The laboratory should be kept clean and tidy at all times. Broken glass and chemical spillages must receive immediate attention. Broken glass should be placed in a separate waste container.
Do not use your mouth for pipetting. Avoid skin contact with chemicals.
Never carry out hazardous work alone. The person in charge in the laboratory, in consultation with the safety representative, decides what constitutes a risk.
Specific regulations for disposal of hazardous waste have been established for Lund University. Please note that vessels and packaging that have contained chemicals must be cleaned prior to disposal as normal waste.
Prior to carrying out experiments, find out how any waste products should be dealt with.
Sinks, even in fume hoods, must always be kept free of waste.
Experiments which take place overnight or during a weekend or holiday should always be labeled in such a manner that the person responsible for the experiment can be reached by telephone.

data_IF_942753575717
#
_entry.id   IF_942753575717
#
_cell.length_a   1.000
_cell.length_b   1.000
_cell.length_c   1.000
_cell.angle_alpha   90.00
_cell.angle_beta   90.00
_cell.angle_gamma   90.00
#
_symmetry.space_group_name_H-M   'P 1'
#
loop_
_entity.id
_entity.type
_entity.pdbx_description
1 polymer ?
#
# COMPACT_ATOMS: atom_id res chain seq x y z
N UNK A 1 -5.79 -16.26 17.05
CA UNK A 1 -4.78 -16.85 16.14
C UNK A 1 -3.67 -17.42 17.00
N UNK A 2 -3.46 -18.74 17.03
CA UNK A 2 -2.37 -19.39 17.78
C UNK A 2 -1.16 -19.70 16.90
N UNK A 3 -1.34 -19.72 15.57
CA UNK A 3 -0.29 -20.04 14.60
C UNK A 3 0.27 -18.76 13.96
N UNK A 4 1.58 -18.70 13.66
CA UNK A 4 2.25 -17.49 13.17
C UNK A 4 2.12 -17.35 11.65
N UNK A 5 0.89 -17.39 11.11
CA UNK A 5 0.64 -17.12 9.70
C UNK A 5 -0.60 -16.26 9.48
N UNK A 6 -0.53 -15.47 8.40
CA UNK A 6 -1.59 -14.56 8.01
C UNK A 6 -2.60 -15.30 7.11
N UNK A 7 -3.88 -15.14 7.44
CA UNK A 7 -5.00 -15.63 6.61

The risk of electricity- and water interruptions must be considered.
Warning signs must always be placed on equipment, which may constitute a specific risk.
Find out where the evacuation plan, alarm buttons and fire extinguishing equipment are located, and study carefully the evacuation route and assembly points. Also determine alternative evacuation routes.
The corridors are evacuation routes and should therefore not be blocked with instruments, cabinets, equipment, etc. The width of the evacuation route should be at least 1.2 meters.
Wear a protective coat and protective goggles in the laboratory at all times. When necessary; the correct protective gloves should be worn.
Do not eat, drink, or smoke in the lab. Do not handle snuff (snus) nor apply cosmetics (including hand cream and lip balm. Do not taste the chemicals.
A risk assessment must always be carried out before starting a new experiment. Risk assessments for work with chemicals with unknown properties must be carried out in the same way as for hazardous chemicals.